Even though, Thailand has announced that the diversion of the Mekong’s water will only take place in the rainy season but in fact it is also being carried out during the dry one that lasts from February to May of each year. This plan has been going on “quietly” and continuously without any public announcement to inform the world communities or the countries downstream.
Plans to build dams on the Salween River by the Burma government, China and Thailand threatens millions of villagers and animals that depend on the free flowing river for their living, food sources and as a vital transport link.
Vietnam’s Ministry of Industry and Trade (MOIT) today said it will remove 471 small and cascade hydropower plants from its Power Development Plan 7 (PDP 7) that would have had a combined installed capacity of 2,059 MW. MOIT also rejected another 213 potential projects because of environmental and efficiency concerns, according to locally published reports.
A powerful new documentary produced by Karen News profiles people who may be affected by a string of planned hydropower dams on Myanmar’s Salween River. “Our River…, Our Life” takes viewers along one of the world’s longest undammed rivers.
“It gives voice to the people currently missing from the debate on the dams,” said Karen News. The film goes “deeper into the impacts of those policies/events on the people most affected – the villagers.”
DEVELOPMENT projects in the lower reaches of the Mekong River will take a great toll on the area’s biodiversity, experts have warned, with much of its fauna and flora facing imminent extinction.
In the face of major projects, such as the plan for a navigation route on the Mekong from Chiang Rai province down to Luang Prabang in Laos, as well as a controversial dam, concerned academics and experts attended the Greater Mekong Forum in Bangkok on Friday.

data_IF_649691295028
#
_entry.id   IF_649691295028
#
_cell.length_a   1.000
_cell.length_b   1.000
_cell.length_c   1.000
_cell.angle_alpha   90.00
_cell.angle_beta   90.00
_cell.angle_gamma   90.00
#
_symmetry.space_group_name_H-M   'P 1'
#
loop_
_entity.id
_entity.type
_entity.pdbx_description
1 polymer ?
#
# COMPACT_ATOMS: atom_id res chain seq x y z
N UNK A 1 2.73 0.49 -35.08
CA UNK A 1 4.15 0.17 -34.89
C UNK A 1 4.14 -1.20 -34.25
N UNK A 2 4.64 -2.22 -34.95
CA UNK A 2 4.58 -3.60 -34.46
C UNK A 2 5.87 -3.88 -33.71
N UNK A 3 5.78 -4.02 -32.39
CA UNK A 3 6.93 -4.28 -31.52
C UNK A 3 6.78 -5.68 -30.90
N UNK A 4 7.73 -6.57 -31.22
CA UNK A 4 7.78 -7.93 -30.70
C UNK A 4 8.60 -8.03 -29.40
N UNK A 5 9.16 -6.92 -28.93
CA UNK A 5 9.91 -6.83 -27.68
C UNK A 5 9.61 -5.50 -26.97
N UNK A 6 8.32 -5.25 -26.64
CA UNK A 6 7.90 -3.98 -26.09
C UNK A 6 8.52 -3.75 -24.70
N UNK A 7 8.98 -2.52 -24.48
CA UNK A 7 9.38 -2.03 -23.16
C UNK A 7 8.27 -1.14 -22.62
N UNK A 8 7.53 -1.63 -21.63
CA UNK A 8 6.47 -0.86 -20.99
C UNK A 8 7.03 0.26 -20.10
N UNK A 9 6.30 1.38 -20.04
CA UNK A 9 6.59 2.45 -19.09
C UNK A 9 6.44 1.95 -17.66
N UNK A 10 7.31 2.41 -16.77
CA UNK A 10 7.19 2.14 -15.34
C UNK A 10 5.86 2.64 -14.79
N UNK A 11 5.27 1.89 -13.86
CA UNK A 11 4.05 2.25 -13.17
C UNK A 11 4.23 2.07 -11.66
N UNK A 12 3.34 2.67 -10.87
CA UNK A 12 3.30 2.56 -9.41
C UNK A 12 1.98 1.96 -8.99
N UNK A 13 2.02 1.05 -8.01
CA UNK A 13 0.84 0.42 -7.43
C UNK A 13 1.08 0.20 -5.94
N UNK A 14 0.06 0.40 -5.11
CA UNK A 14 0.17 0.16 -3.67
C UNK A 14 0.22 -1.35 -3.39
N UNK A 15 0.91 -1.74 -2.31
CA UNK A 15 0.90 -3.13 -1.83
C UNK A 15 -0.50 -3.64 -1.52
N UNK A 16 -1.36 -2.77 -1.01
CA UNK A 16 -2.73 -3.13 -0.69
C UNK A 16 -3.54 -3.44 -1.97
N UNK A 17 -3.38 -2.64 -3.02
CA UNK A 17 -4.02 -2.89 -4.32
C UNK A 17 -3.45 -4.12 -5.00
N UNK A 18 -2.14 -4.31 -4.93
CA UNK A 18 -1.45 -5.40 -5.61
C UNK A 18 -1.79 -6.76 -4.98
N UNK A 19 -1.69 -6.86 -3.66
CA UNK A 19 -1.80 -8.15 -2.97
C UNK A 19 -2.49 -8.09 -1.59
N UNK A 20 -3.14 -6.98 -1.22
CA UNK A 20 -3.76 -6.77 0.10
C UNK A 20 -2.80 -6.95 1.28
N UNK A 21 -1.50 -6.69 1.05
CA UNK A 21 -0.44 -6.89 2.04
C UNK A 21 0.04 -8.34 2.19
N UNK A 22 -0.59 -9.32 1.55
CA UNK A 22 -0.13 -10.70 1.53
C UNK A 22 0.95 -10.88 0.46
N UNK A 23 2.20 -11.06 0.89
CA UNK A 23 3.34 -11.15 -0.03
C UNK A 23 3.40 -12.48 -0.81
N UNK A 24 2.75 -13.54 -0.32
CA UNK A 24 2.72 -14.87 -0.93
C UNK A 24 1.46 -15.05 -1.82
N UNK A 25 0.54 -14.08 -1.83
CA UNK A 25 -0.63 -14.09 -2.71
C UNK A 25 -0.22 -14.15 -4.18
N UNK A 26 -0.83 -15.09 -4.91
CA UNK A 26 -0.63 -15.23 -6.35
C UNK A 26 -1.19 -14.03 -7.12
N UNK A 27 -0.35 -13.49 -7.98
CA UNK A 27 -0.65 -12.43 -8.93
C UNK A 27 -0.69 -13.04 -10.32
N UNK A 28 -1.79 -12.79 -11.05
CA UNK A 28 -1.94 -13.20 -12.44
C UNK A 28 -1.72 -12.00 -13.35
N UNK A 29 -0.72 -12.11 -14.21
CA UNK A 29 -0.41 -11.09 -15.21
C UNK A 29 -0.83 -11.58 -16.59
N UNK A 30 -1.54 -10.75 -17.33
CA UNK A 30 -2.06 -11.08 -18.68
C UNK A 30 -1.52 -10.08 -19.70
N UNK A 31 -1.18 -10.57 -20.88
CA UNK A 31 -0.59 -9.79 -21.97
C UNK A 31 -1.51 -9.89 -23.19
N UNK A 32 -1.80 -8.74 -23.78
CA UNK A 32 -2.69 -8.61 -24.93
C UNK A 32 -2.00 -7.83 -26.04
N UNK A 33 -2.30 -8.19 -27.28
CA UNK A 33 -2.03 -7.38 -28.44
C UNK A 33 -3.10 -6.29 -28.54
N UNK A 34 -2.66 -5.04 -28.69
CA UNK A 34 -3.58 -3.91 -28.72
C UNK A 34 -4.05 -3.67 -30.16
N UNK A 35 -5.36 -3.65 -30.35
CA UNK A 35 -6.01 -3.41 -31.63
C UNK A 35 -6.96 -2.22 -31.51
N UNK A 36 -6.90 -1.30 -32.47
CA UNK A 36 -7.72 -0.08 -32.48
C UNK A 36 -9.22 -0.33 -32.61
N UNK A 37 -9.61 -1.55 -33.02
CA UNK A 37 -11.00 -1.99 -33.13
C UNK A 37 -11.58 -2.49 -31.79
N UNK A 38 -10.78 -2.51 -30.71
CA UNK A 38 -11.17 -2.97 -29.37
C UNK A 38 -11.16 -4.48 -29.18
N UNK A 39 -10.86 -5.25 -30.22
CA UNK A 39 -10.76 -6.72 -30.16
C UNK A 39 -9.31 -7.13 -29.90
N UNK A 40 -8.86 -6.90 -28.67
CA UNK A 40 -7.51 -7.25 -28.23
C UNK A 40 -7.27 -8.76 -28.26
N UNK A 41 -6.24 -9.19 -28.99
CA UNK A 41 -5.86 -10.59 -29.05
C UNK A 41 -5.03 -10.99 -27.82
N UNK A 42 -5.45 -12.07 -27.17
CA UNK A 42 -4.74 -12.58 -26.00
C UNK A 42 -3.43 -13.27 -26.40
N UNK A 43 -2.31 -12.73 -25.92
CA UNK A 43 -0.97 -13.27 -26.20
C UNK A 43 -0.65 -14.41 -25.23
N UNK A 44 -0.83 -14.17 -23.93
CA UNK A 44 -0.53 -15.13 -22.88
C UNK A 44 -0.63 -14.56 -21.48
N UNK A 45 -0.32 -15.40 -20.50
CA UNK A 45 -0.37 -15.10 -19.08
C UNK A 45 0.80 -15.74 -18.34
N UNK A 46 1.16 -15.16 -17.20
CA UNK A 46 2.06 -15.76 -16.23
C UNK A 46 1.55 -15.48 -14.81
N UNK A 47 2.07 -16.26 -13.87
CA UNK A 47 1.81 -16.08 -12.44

The lives of the Preag Romkil villagers have turned to grief since Laos started building the Don Sahong Dam on the other side of the border.
“Many of us express deep concerns on survival of the dolphins. There has been some dolphins that died here. We are afraid of bigger damages to happen caused by the dam construction. Our lives rely mostly on the ecotourist site and the dolphins. Laos gets benefits from the dam, but we do not, we are the losers”.
Curated by The Mekong Eye. A weekly update of news, commentary and resources on Mekong development projects, investment, safeguards and other development issues. We include a balanced and representative range of news and views from local, regional and global sources. The Digest reaches over 4000 key development professionals, government officials, business leaders and journalists.